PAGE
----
When filling out their tax returns, Utahns are given the option of checking a box to voluntarily donate to organizations such as the Pamela Atkinson Homeless Account, the School District and Nonproﬁt School District Foundation, or the Youth Character Organization Account. Now, one lawmaker wants to add a box for Utahns to donate to the State’s fight against marriage equality.
Representative Merrill Nelson (Republican – Grantsville) is proposing HB 78, to establish a “Marriage Defense Fund.”
HB 78 would, among other things, use these contributions from official state tax forms “to pay litigation and appellate expenses…for legal actions related to the defense and enforcement of Utah Constitution, Article I, Section 29, or any section of Utah Code, Title 30, Chapter 1, Marriage.”
In short, the fund would pay for any costs associated with defending the recently overturned Amendment 3, which barred Utahns in same-sex relationships from obtaining civil marriages.
The establishment of funds for controversial issues is nothing new in Utah. Often times, special funds are created by the state to allow individuals and corporations have a formal outlet to support the position of the state in legal battles that may take place.
The major difference here is that the option to contribute money is being placed on official state tax forms. From a policy standpoint, this sets a dangerous precedent.
Though people may not contribute to line items such as programs to end homelessness or create after-school programs, only a select few would raise objections to citizens having the option to do so—few would disagree that these programs are beneficial to the public and people should have an easy outlet to contribute.
However, the issue of same-sex marriage is far from agreed upon.
A recent poll conducted by the Salt Lake Tribune revealed that Utahns are evenly split on whether they are in favor of marriage equality for same-sex couples. A Deseret News/KSL Poll showed similar results. All told, it’s clear that debate on the issue is far from over and Utahns of all backgrounds have strong, yet varying, opinions on the topic. By establishing only one point-of-view on official state tax forms, we would be politicizing the mere process of paying taxes—something we should just grumble about and simply do.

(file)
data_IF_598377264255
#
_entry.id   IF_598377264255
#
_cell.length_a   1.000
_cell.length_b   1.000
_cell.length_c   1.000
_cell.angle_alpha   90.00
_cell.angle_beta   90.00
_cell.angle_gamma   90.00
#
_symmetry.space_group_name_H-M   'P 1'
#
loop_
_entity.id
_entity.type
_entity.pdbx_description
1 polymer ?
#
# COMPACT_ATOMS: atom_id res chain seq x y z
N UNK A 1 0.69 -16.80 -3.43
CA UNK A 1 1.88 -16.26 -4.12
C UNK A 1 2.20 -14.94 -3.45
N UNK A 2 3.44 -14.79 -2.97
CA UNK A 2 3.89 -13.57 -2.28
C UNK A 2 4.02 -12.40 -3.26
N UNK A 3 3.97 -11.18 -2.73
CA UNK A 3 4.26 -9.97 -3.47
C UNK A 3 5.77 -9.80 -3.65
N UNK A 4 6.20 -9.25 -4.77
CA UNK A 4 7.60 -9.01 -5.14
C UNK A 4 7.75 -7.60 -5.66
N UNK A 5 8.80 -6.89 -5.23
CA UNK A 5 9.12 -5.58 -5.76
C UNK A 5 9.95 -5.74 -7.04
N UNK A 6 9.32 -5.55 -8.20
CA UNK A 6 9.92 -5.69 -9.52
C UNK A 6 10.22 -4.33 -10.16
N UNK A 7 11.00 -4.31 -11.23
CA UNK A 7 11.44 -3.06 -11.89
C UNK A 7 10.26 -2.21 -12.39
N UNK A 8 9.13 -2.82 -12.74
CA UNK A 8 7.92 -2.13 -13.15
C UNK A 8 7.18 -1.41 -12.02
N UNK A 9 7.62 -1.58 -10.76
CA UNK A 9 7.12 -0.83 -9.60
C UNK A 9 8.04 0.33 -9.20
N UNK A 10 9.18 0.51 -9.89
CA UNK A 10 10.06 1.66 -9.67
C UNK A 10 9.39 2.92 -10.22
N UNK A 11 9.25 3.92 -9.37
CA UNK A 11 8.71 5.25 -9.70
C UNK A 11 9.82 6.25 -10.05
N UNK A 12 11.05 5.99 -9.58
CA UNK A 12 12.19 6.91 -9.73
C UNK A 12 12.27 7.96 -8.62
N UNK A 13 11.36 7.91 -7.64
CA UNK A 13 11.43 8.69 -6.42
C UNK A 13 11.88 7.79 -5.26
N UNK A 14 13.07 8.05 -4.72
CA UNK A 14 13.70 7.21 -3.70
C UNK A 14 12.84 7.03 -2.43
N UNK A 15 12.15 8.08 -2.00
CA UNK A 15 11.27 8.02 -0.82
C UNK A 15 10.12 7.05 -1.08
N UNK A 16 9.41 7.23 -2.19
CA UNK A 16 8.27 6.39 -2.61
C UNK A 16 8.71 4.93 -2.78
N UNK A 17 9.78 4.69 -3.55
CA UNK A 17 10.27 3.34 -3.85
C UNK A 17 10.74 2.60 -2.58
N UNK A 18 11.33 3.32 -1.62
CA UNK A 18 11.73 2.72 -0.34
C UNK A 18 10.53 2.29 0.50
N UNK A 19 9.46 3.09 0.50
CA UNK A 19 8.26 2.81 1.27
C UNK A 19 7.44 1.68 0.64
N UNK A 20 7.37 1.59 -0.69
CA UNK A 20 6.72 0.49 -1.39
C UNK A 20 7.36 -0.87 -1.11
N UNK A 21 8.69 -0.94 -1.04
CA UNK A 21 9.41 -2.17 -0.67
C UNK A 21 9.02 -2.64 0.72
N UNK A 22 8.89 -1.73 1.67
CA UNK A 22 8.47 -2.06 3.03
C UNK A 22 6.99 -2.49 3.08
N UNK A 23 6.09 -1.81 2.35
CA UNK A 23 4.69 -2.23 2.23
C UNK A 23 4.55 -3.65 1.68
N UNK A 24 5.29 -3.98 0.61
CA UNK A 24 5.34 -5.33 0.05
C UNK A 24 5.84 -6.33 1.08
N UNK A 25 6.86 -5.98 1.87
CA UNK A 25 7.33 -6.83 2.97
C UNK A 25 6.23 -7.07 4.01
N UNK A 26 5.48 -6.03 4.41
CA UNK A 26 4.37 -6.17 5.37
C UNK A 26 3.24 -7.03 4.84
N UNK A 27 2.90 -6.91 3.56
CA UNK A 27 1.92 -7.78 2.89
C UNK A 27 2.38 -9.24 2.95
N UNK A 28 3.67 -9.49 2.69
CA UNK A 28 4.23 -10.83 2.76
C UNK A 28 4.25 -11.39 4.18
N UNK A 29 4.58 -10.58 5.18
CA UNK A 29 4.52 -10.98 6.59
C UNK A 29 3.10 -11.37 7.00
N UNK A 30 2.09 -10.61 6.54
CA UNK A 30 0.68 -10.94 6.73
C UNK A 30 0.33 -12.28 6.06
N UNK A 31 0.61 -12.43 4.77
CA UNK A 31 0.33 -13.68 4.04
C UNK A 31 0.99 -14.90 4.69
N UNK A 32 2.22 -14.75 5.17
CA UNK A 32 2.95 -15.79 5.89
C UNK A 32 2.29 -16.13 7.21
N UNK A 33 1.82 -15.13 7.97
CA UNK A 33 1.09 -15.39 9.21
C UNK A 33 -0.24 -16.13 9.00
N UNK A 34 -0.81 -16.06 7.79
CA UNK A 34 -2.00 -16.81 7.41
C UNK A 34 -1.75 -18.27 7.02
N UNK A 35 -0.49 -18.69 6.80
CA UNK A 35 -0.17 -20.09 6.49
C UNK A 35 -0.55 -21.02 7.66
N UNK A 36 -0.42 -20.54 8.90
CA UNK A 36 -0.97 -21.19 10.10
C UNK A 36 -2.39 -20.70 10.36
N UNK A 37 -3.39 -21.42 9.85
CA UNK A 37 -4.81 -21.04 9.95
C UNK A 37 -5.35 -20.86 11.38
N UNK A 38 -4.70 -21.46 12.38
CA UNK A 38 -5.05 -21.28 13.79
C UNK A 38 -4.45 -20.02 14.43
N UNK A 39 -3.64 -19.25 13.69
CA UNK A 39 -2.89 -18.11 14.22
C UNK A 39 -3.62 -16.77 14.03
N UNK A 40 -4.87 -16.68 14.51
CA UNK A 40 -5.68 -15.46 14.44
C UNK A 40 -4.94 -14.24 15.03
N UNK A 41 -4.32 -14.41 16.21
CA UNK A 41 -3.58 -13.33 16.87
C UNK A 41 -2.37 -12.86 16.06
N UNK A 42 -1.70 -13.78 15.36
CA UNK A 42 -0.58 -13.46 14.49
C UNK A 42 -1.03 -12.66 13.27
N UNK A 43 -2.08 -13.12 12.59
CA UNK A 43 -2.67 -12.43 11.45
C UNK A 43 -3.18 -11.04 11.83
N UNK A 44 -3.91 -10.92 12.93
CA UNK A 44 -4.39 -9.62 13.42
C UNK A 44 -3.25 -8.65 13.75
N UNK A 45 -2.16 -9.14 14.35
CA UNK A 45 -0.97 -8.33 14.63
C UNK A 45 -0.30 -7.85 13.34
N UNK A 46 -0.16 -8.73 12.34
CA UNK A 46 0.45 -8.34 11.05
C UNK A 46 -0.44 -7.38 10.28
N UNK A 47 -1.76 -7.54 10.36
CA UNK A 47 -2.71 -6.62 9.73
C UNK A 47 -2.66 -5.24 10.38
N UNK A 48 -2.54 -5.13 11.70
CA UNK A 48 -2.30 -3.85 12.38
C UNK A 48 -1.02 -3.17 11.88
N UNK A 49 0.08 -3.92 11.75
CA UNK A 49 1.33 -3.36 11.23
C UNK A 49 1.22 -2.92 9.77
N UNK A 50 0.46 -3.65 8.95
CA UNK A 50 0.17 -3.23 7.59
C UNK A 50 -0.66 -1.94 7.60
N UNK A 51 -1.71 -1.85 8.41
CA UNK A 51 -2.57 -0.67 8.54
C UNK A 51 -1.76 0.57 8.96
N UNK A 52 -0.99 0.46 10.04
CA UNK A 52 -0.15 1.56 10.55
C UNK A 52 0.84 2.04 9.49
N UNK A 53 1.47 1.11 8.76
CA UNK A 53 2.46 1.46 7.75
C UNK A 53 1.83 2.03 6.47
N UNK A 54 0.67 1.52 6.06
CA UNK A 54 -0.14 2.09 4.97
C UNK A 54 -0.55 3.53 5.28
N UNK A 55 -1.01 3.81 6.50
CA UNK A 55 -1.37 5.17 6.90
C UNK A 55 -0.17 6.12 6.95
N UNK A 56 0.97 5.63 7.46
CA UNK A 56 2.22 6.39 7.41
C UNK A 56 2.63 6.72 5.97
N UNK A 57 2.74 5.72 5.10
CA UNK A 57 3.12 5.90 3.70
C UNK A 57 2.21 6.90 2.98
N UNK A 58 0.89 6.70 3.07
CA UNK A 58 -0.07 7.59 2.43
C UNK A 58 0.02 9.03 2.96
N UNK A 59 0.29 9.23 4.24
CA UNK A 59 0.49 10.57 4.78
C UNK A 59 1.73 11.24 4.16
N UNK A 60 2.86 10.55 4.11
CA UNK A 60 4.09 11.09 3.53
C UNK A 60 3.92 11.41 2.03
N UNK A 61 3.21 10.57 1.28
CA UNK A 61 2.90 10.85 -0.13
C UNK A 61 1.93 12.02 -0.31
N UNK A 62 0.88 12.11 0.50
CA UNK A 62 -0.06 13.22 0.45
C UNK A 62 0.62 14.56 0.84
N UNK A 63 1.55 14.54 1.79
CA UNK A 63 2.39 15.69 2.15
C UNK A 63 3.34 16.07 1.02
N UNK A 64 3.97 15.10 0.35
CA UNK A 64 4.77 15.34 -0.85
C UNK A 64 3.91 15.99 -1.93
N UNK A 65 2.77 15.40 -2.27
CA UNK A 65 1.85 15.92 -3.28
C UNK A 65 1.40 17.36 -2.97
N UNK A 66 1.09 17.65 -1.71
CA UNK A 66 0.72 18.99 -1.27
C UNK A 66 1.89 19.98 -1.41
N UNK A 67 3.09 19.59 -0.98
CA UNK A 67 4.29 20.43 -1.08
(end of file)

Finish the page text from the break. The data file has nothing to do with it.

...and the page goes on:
If successful, this check-a-box option would no doubt raise quite a bit of money from citizens who are opposed to same-sex marriages, and those same individuals will likely cheer the box’s existence…until such an option is used against them on some other topic down the road. That’s the simple precedent Representative Nelson would be setting: the Utah legislature can provide a quick, easy, and convenient way for citizens to pit themselves against each other.
Debate will rage over the amount the state should pay to defend Amendment 3 and, in no small amount of irony, the 1,300+ same-sex couples who wed in December will watch their own tax dollars used to fund the effort to strip them of their civil marriages. But these debates are generally regarded as hypothetical —”Should the state spend $2 million defending traditional marriage?” will not cause as much divisiveness as “Should your neighbor, whom you have known for the past 10 years, give $50 to strike down your marriage?”
The second half of Nelson’s bill would create a traditional fund that people can donate to. Again, this idea is nothing new in Utah or other states, and if citizens want to take the time and effort to contribute it is their right to do so. But, by placing the option to donate on a tax return, Nelson is taking us down a dangerous path.
Setting a precedent that official state tax forms can be used by some citizens to directly harm other citizens goes numerous steps too far. If this can be done, what’s to stop a legislator next year from putting a box on the form requesting contributions for other divisive issues?
To contact Representative Nelson, click here or call 801-971-2172.
Impact on Average Utahn:
High Impact 5 . 4 . 3 . 2 . 1 . 0 No Impact
Need for Legislation:
Necessary 5 . 4 . 3 . 2 . 1 . 0 Unnecessary
Sound Legislation 5 . 4 . 3 . 2 . 1 . 0 Clunker